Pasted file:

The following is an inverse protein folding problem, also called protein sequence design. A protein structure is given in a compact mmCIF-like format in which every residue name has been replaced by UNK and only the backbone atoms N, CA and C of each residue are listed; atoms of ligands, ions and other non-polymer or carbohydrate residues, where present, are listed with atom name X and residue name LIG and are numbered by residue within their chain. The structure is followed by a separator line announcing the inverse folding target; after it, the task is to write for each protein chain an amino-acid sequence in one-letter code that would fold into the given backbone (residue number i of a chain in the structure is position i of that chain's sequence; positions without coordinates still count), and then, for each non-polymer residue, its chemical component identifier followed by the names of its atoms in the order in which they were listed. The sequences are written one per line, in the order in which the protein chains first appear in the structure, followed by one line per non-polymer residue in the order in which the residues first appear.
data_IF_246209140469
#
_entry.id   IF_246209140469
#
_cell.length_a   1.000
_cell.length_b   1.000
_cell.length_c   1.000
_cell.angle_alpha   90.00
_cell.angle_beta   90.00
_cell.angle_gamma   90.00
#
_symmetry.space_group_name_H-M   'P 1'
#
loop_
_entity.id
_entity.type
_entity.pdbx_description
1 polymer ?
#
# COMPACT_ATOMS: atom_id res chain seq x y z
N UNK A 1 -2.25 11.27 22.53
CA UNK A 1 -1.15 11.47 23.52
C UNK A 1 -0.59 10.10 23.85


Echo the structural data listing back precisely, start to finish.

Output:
The following is an inverse protein folding problem, also called protein sequence design. A protein structure is given in a compact mmCIF-like format in which every residue name has been replaced by UNK and only the backbone atoms N, CA and C of each residue are listed; atoms of ligands, ions and other non-polymer or carbohydrate residues, where present, are listed with atom name X and residue name LIG and are numbered by residue within their chain. The structure is followed by a separator line announcing the inverse folding target; after it, the task is to write for each protein chain an amino-acid sequence in one-letter code that would fold into the given backbone (residue number i of a chain in the structure is position i of that chain's sequence; positions without coordinates still count), and then, for each non-polymer residue, its chemical component identifier followed by the names of its atoms in the order in which they were listed. The sequences are written one per line, in the order in which the protein chains first appear in the structure, followed by one line per non-polymer residue in the order in which the residues first appear.
data_IF_246209140469
#
_entry.id   IF_246209140469
#
_cell.length_a   1.000
_cell.length_b   1.000
_cell.length_c   1.000
_cell.angle_alpha   90.00
_cell.angle_beta   90.00
_cell.angle_gamma   90.00
#
_symmetry.space_group_name_H-M   'P 1'
#
loop_
_entity.id
_entity.type
_entity.pdbx_description
1 polymer ?
#
# COMPACT_ATOMS: atom_id res chain seq x y z
N UNK A 1 -2.25 11.27 22.53
CA UNK A 1 -1.15 11.47 23.52
C UNK A 1 -0.59 10.10 23.85